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Ultrasound of the bladder is used in clinical practice as a non-invasive estimate of bladder volume when assessing post-void urinary residual. Two types of ultrasound equipment are dedicated bladder scanner and standard linear array transabdominal or transvaginal ultrasound. Ultrasound of the bladder neck can be used to assess urethral hypermobility. Increased bladder neck mobility is associated with stress urinary incontinence. The volume of the urethral sphincter can be measured using three-dimensional ultrasound. Measurement of the thickness of the bladder wall has been validated using the transvaginal, transperineal, translabial or transabdominal approach. The ultrasound is likely to be used increasingly to provide the anatomical parameters in conjunction with functional parameters provided by urodynamics. Two-dimensional and three-dimensional ultrasounds have been employed to statically and dynamically image the pelvic floor. The application of ultrasound in the identification of levator injury is currently being used as a research tool.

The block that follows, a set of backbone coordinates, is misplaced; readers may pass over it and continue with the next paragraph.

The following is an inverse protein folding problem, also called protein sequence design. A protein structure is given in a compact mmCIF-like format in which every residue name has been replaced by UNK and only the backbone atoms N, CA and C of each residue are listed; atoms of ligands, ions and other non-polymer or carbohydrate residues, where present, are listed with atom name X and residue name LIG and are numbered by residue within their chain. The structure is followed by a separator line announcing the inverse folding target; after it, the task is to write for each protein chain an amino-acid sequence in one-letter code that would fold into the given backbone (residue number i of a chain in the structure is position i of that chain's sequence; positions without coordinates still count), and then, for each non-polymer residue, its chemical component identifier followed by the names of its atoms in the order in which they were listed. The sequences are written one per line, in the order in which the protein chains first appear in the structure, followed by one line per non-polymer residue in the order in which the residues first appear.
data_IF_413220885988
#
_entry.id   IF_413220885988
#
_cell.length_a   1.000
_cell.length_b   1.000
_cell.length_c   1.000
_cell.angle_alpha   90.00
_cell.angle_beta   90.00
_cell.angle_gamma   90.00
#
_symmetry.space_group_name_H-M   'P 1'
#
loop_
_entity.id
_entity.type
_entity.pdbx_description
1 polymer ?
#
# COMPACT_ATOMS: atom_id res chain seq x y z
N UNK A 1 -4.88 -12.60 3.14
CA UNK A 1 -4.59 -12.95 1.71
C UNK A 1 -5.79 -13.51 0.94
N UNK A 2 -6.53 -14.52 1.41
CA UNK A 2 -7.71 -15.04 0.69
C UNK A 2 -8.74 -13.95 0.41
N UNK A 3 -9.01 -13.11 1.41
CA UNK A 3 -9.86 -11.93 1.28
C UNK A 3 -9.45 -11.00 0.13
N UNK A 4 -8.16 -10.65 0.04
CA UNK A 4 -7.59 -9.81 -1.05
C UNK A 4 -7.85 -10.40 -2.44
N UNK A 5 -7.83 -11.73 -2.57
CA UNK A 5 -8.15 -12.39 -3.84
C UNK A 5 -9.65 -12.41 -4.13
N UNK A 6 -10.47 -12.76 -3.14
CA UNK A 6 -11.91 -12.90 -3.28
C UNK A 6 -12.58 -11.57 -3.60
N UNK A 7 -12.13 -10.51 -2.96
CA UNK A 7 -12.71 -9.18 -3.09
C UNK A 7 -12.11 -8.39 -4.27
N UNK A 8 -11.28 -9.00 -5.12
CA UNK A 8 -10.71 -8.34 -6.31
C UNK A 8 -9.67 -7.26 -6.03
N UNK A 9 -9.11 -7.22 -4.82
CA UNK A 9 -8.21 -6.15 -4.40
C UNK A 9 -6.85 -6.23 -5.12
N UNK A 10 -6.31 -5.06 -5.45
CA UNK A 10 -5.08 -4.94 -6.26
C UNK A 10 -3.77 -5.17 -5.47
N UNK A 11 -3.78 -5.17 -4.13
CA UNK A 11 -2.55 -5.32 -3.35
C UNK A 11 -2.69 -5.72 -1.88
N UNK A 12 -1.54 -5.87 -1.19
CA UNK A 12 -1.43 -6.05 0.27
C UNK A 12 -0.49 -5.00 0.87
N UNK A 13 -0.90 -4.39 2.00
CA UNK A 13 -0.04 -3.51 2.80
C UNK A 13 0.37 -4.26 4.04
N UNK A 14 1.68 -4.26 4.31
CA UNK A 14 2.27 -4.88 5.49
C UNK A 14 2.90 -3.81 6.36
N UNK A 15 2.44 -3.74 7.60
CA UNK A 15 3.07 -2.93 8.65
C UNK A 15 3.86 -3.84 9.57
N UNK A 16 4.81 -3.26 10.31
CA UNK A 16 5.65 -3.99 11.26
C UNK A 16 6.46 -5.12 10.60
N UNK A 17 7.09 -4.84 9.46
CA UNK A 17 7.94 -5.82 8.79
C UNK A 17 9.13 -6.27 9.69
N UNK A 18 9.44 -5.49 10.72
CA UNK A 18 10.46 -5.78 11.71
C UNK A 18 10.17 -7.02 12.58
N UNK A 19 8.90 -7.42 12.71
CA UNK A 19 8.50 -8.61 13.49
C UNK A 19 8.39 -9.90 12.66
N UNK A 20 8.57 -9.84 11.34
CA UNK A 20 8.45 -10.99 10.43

Ultrasound has the advantage of being able to visualise fluid-filled structures without the need for contrast medium. It can demonstrate soft tissue structures such as the kidney, bladder wall, urethral and anal sphincters and surrounding pelvic floor musculature. Use of the transabdominal, transvaginal, transrectal and transperineal approaches for ultrasound scanning allows for easy visualisation of different aspects of the lower urinary tract. Bladder diverticula are easily visualised with transabdominal ultrasound. Transvaginal ultrasound allows clearer visualisation of the bladder base, bladder neck, inferior border of the pubic symphysis and periurethral structures. Translabial ultrasound is used to demonstrate uterovaginal prolapse. Three-dimensional ultrasound offers new insights into the pelvic floor as it allows imaging of both the levator ani muscle hiatus and paravaginal support structures in axial and transverse planes. This gives access to transverse planes similar to magnetic resonance imaging.
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